Iran Reeling from Sense of Impending Doom
Deadly explosions at a military base about 60 kilometers southwest of Tehran, coinciding with the suspicious death of the son of a former commander of the Islamic Revolutionary Guards Corps (IRGC) in Dubai in the United Arab Emirates, have triggered speculation in Iran on whether or not these are connected to recent United States threats to resort to extrajudicial executions of IRGC leaders.
General Hasan Moghaddam, a key figure in Iran’s missile program, was killed alongside 16 IRGC members on Saturday at a military site. The Guards said the accident occurred while military personnel were transporting munitions.
The IRGC praised Moghaddam, saying it would not forget his
“effective role in the development of the country’s defense … and his efforts in launching and organizing the Guards’ artillery and missile units,” the linchpin of the country’s conventional deterrence, according to the semi-official Fars news agency.
Simultaneously, Ahmad Rezai, the young son of Mohsen Rezai, commander of the IRGC guards during the Iran-Iraq war of the 1908s, currently the secretary of the Expediency Council and a presidential contender, has been found dead at a hotel in Dubai under “suspicious circumstances”, according to official reports.
“If the dirty hands of foreign powers are found in any of these incidents, then the government will come under popular pressure to avenge the death of those martyrs,” said a Tehran University political scientist who spoke to the author on the condition of anonymity.
Already, in response to US threats of assassinations, an IRGC general, Amir Ali Hajizadeh, has vowed to go after US personnel in the region if the US acted on its threats.
Depending on the outcome of Iran’s investigation of the two incidents, the chances are we are on the verge of a nasty new phase in US-Iran relations that could easily aggravate the region’s instability.
Another worrying development for Iran is the recent spike in attacks on Iranian pilgrims to Iraq, principally by road-side bombs targeting bus passengers, such as the one on Sunday that injured 13 Iranians in the Kadhmiyah area of north Baghdad.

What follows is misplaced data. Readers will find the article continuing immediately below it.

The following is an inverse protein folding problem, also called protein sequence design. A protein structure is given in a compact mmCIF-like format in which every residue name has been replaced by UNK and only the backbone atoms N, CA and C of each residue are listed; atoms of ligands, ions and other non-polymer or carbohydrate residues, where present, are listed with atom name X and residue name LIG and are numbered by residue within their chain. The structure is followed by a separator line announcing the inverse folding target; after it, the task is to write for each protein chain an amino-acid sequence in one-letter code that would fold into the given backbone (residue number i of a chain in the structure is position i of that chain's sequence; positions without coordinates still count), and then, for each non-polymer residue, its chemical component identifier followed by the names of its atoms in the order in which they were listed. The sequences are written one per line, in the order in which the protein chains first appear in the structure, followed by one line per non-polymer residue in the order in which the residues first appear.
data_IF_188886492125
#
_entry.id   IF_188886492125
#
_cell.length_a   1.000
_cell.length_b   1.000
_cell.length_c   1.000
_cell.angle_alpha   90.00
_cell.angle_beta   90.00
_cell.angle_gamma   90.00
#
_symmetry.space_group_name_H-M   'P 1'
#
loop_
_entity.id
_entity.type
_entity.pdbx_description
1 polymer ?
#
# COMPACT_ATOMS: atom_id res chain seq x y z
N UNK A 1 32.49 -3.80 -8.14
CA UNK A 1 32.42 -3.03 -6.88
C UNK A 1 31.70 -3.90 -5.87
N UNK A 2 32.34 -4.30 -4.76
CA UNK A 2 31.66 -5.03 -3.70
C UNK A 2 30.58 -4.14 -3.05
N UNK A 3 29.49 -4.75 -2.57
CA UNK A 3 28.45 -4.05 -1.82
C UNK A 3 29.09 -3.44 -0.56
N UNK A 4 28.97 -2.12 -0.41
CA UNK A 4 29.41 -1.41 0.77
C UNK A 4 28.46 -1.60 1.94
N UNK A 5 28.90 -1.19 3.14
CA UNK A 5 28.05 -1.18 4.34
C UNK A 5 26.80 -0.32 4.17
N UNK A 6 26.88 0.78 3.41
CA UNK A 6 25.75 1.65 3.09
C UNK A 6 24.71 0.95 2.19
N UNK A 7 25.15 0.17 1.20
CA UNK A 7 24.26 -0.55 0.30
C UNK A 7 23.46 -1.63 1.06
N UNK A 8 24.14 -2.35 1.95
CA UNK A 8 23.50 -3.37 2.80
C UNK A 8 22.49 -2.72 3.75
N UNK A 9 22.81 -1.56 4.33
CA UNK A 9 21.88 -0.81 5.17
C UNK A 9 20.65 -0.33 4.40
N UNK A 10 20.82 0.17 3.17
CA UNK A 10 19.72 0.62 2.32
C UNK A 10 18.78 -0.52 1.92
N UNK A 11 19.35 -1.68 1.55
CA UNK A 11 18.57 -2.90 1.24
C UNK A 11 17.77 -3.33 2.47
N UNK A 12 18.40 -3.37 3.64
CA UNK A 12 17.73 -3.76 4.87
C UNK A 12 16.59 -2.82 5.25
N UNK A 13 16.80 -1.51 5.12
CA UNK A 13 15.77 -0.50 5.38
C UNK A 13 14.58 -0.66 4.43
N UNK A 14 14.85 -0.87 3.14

There is no shortage of analysis in Iran that connects these seemingly disparate incidents as parts of a systematic effort to destabilize Iran one way or another.
Although the IRGC members were killed some 60 kilometers from Tehran, the powerful explosions rocked the capital, thus adding to the popular anxiety stemming from recent Israeli threats of military action against the country over its nuclear program.
According to the daily Jame Jam, “The first thing that this explosion created in public opinion is the threats of the past few days, an issue that is on people’s mind in the streets these days.”
Iran is struggling to maintain a state of normalcy instead of emergency, vividly reflected in the bustling urban life in Tehran, Isfahan, Meshed, Tabriz, Shiraz and other cities and towns across the country led by a youthful population that increasingly feels under siege by outside powers.
According to a Tehran political analyst at a Tehran think-tank, “Iran’s enemies are now engaged in full-scale psychological warfare that hurts Iran’s economy, just as recent Israeli threats caused a minor panic in Iran’s stock market as well as a declining rial [currency] value against the US dollar.”
In other words, Iran is under the gun of economic warfare that is pushed partly through the threat of hard power by the US and Israel.